Breaking down a WebVR CodeAlong: Part 1

Theresa Garcia
Mar 26 · 4 min read

In my attempt to learn more about the world of AR and VR, I recently stumbled upon an amazing article by Pryash Thapa on Viget called Creating Your First WebVR App using React and A-Frame. Wanting to have a more thorough understanding of how this computer-generated world of Virtual and Augmented Reality works, I decided to follow his instructions step-by-step and wanted to share a few things that I learned along the way.

To start, what I greatly appreciated about this article was that the complete initial setup was provided. In trying to code along with a multitude of other AR and VR ‘code-along’ articles, I often found that key elements in the initial environment setup were often omitted leaving me a bit clueless as to how to get past the first step. This tutorial, on the other hand, was extremely well explained and helped me get up and running in a few lines of code by providing the github repo and explaining exactly what would be installed. In writing this blogpost, my goal is to share my learnings as I attempted to code along.

So after cloning the repo, I began reading about the two frameworks this app would be utilizing: A-Frame and React. A-Frame is an open-source web framework for building virtual realities in HTML, and React is a library for building user interfaces. The purpose of using React is its ability to attach ‘state’ to the objects being created.

What is state though? In React, ‘state’ refers to the parts of an object within an application that can change. My novice understanding is that maintaining changes in state can be quite difficult and React provides a way for us to more easily manage all of the objects states that we’ll be changing in our virtual reality.

Running yarn start, I fired up the development server and was able to see the full scene that we’d be creating for a little inspiration and then deleted everything within our Scene element to start from scratch.

But what is Scene? Scene is an A-Frame component that equates to the root of our project. It IS our project. All entities are contained within scene so therefore scene inherits all of the entities properties that are located within.

But then what is an entity? You know what, enough with the questions, let’s build this and figure it out as we code-along…

Establishing our Environment

First things first, we need some kind of environment for our world to come alive in. Since we are just beginning, we are going to use one that has already been created for us by aframe-environment. We now only need to import it into our app/initialize.js file and attach it to this beautiful virtual environment to our scene inside main.js.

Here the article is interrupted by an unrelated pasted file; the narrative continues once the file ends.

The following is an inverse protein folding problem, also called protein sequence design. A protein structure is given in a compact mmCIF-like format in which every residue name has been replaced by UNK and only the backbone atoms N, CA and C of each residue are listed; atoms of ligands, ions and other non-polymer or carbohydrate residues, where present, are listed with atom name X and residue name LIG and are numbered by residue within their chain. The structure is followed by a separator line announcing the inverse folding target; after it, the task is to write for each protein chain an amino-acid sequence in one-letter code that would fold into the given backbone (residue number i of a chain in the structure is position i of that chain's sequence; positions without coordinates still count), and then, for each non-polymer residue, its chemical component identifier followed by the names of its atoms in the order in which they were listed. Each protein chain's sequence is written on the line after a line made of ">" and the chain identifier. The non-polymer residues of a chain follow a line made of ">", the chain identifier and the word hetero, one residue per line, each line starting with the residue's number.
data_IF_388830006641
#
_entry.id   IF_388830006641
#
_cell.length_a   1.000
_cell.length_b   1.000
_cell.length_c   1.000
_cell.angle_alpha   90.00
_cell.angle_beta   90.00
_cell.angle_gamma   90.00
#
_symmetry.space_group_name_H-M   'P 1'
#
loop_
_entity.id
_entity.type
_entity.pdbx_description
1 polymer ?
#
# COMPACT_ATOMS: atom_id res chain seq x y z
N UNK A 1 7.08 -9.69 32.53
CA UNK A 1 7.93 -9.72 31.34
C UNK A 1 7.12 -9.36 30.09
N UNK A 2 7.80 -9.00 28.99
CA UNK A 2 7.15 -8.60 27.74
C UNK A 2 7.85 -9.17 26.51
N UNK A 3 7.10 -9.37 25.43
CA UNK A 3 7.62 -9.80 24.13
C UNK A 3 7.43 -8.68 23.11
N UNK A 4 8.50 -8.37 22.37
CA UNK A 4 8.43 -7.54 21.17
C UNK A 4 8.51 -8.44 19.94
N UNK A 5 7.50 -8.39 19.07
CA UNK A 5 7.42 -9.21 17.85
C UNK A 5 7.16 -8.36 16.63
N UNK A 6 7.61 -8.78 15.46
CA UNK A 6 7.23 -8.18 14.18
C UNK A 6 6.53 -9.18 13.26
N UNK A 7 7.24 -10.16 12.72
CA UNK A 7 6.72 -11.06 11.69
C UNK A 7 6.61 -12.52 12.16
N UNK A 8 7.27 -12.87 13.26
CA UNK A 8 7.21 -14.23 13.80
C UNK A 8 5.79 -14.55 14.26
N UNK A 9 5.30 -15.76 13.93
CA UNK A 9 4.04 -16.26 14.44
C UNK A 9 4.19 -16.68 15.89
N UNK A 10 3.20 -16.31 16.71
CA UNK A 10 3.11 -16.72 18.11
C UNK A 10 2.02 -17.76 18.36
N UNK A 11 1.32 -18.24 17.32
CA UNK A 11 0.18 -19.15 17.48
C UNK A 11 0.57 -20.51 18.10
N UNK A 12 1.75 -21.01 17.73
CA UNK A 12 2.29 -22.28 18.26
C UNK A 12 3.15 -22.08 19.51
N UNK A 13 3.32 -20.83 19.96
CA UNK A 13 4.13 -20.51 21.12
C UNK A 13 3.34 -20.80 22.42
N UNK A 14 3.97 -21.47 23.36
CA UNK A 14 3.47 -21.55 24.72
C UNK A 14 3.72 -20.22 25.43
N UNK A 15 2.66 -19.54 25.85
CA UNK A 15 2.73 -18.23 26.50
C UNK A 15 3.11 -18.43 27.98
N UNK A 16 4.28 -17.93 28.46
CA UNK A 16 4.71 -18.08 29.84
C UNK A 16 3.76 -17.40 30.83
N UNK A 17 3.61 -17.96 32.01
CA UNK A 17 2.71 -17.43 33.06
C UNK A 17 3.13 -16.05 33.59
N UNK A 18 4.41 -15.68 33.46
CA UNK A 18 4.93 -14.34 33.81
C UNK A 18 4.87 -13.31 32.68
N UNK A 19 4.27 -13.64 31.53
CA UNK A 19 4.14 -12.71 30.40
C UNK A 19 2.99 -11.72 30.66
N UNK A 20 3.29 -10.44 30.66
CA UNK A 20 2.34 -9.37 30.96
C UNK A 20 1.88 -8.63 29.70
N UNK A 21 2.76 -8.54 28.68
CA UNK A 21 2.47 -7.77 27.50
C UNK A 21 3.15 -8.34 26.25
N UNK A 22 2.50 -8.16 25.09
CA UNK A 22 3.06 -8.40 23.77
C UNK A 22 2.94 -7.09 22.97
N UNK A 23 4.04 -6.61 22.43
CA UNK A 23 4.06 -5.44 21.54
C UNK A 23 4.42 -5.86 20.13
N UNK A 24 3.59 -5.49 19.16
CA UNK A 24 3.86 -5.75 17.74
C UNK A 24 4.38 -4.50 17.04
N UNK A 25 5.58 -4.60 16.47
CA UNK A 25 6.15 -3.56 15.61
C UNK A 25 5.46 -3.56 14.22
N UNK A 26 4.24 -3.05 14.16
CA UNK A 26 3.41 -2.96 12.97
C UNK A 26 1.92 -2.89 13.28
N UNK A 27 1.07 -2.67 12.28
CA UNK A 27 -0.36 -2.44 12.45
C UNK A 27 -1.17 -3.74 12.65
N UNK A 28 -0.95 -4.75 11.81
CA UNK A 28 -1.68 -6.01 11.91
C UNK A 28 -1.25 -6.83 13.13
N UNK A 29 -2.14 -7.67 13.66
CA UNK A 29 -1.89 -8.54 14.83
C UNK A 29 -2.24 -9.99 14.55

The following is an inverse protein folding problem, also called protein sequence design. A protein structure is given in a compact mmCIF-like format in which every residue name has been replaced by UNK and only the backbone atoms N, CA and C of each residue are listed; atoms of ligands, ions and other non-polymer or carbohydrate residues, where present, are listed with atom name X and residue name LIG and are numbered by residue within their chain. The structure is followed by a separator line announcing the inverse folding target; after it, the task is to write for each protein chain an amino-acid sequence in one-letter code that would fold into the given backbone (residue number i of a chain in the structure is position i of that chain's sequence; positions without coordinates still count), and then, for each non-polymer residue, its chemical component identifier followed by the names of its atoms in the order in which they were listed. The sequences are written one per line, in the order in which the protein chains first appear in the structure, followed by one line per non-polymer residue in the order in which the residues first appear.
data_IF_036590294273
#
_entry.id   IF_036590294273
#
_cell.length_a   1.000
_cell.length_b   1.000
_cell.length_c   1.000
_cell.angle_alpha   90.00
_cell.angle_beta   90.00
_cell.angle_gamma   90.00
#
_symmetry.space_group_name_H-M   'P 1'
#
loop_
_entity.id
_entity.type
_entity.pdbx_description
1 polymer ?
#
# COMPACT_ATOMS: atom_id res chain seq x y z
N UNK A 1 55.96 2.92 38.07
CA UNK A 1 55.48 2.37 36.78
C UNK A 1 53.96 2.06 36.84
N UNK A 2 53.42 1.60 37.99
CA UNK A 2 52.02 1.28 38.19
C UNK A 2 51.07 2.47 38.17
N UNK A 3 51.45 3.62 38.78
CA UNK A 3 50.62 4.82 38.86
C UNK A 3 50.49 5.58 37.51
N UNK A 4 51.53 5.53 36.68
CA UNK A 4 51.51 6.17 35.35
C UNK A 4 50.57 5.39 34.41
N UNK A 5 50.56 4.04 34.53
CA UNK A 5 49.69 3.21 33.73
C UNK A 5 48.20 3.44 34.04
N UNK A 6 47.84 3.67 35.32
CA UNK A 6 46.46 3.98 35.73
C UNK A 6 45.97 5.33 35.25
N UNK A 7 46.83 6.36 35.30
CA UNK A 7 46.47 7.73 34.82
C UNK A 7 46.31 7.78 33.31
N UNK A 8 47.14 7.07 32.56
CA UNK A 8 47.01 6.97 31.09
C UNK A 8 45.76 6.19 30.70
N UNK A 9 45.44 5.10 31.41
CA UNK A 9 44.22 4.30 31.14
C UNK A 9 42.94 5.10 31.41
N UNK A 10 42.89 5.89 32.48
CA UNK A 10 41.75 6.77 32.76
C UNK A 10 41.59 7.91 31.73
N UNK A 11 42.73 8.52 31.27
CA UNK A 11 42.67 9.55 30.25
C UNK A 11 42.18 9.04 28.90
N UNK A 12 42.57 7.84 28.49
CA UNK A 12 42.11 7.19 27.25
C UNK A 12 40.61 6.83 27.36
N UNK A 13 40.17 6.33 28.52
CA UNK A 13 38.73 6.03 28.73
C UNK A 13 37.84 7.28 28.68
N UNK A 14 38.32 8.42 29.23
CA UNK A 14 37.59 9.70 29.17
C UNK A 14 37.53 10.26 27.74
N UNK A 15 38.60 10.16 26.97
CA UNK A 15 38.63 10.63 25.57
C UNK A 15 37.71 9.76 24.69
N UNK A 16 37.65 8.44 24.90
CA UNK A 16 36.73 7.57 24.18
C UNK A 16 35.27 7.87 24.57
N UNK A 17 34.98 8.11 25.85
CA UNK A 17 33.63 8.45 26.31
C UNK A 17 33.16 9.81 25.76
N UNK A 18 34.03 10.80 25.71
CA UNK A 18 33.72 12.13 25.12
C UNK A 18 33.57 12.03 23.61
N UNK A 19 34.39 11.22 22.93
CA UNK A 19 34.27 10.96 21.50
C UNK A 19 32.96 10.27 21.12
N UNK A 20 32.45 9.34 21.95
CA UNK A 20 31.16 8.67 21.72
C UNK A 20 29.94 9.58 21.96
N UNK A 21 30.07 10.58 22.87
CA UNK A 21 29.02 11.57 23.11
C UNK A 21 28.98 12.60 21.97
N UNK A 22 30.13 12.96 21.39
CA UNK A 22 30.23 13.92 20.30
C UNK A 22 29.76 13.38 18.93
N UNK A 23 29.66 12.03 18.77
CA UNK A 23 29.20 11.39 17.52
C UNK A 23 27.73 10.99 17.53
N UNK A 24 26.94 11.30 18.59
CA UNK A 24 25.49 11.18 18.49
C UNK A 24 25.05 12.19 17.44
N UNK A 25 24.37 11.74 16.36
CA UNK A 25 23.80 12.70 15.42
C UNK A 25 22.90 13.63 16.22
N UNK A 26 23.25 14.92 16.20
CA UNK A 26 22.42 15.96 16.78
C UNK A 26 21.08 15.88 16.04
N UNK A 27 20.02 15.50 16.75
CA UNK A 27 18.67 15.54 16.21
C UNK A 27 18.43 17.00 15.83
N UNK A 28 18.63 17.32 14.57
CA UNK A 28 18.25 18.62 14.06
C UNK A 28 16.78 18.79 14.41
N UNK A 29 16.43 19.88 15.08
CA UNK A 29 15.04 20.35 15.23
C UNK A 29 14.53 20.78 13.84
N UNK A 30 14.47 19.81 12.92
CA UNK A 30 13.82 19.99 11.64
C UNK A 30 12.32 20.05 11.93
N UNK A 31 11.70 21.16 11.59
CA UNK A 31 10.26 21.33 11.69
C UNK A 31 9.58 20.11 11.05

So far, we’ve imported our scene from a 3rd party, aka A-Frame Environment, and attached that environment to our scene as a ‘prop’, or property.

With our scene set up, we’ll now be building upon it using Entities. Entities can be thought of like holding blocks. By themselves they do nothing but when we attach components to them they come alive!

So the first Entity that we will add to our scene is a cursor. This is what will allow us to interact with the environment using our cursor. In addition, we will wrap our cursor entity in a camera entity so that we can actually see what part of the scene our cursor is leading us to.

I want to point out here that each of these tasks perfectly outlines the architecture that A-Frame utilizes, which is an Entity-Component System (ECS). This means that within any project scene that you have created (in this case, that would be our ‘Starry Night’ scene that we imported from our 3rd party A-Frame environment), every single solitary object that you want to put inside of that scene environment, will have to be wrapped in its own entity. So our individual cursor object needed to be wrapped in an entity. The camera entity also had to be wrapped in its own entity. Within each entity, we can add components that can change the behavior or functionality of an object. It is through the entities that we add and the components that we assign to those entities that bring our scene to life.

In Part 2, we will continue to further break down additional elements of the A-Frame library and add a geometric entity inside of our scene!

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